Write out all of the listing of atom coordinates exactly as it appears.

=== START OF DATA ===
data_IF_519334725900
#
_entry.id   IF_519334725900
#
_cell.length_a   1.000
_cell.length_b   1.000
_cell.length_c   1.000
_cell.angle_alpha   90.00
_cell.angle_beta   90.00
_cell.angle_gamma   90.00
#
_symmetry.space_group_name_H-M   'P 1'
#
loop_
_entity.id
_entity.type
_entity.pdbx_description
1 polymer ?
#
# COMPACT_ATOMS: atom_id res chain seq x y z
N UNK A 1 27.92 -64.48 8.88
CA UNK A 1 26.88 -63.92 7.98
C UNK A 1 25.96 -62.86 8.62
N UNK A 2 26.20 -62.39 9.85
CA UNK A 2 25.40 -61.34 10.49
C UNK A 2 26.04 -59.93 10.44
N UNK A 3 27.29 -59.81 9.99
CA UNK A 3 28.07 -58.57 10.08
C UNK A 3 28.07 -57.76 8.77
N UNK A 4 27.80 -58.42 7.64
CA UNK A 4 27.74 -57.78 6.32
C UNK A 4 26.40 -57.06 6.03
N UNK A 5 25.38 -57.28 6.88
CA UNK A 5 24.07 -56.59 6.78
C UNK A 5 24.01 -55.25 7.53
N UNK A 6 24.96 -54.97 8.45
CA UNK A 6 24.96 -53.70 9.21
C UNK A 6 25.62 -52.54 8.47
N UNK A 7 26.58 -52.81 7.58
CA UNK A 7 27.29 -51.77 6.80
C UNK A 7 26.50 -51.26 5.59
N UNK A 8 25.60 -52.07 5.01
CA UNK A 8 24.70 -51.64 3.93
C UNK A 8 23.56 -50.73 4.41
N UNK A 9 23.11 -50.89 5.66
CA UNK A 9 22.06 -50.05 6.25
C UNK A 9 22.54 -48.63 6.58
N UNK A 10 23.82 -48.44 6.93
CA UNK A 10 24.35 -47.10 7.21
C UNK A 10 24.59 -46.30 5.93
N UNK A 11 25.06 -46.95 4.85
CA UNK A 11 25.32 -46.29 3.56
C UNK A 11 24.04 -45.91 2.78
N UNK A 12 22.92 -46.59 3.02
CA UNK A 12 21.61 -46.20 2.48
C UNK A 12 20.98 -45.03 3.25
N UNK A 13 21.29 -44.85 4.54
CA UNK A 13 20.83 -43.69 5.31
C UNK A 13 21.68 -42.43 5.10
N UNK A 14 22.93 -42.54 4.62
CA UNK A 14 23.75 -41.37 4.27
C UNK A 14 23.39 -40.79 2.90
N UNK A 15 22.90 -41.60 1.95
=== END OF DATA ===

data_IF_519334725900
#
_entry.id   IF_519334725900
#
_cell.length_a   1.000
_cell.length_b   1.000
_cell.length_c   1.000
_cell.angle_alpha   90.00
_cell.angle_beta   90.00
_cell.angle_gamma   90.00
#
_symmetry.space_group_name_H-M   'P 1'
#
loop_
_entity.id
_entity.type
_entity.pdbx_description
1 polymer ?
#
# COMPACT_ATOMS: atom_id res chain seq x y z
N UNK A 1 27.92 -64.48 8.88
CA UNK A 1 26.88 -63.92 7.98
C UNK A 1 25.96 -62.86 8.62
N UNK A 2 26.20 -62.39 9.85
CA UNK A 2 25.40 -61.34 10.49
C UNK A 2 26.04 -59.93 10.44
N UNK A 3 27.29 -59.81 9.99
CA UNK A 3 28.07 -58.57 10.08
C UNK A 3 28.07 -57.76 8.77
N UNK A 4 27.80 -58.42 7.64
CA UNK A 4 27.74 -57.78 6.32
C UNK A 4 26.40 -57.06 6.03
N UNK A 5 25.38 -57.28 6.88
CA UNK A 5 24.07 -56.59 6.78
C UNK A 5 24.01 -55.25 7.53
N UNK A 6 24.96 -54.97 8.45
CA UNK A 6 24.96 -53.70 9.21
C UNK A 6 25.62 -52.54 8.47
N UNK A 7 26.58 -52.81 7.58
CA UNK A 7 27.29 -51.77 6.80
C UNK A 7 26.50 -51.26 5.59
N UNK A 8 25.60 -52.07 5.01
CA UNK A 8 24.70 -51.64 3.93
C UNK A 8 23.56 -50.73 4.41
N UNK A 9 23.11 -50.89 5.66
CA UNK A 9 22.06 -50.05 6.25
C UNK A 9 22.54 -48.63 6.58
N UNK A 10 23.82 -48.44 6.93
CA UNK A 10 24.35 -47.10 7.21
C UNK A 10 24.59 -46.30 5.93
N UNK A 11 25.06 -46.95 4.85
CA UNK A 11 25.32 -46.29 3.56
C UNK A 11 24.04 -45.91 2.78
N UNK A 12 22.92 -46.59 3.02
CA UNK A 12 21.61 -46.20 2.48
C UNK A 12 20.98 -45.03 3.25
N UNK A 13 21.29 -44.85 4.54
CA UNK A 13 20.83 -43.69 5.31
C UNK A 13 21.68 -42.43 5.10
N UNK A 14 22.93 -42.54 4.62
CA UNK A 14 23.75 -41.37 4.27
C UNK A 14 23.39 -40.79 2.90
N UNK A 15 22.90 -41.60 1.95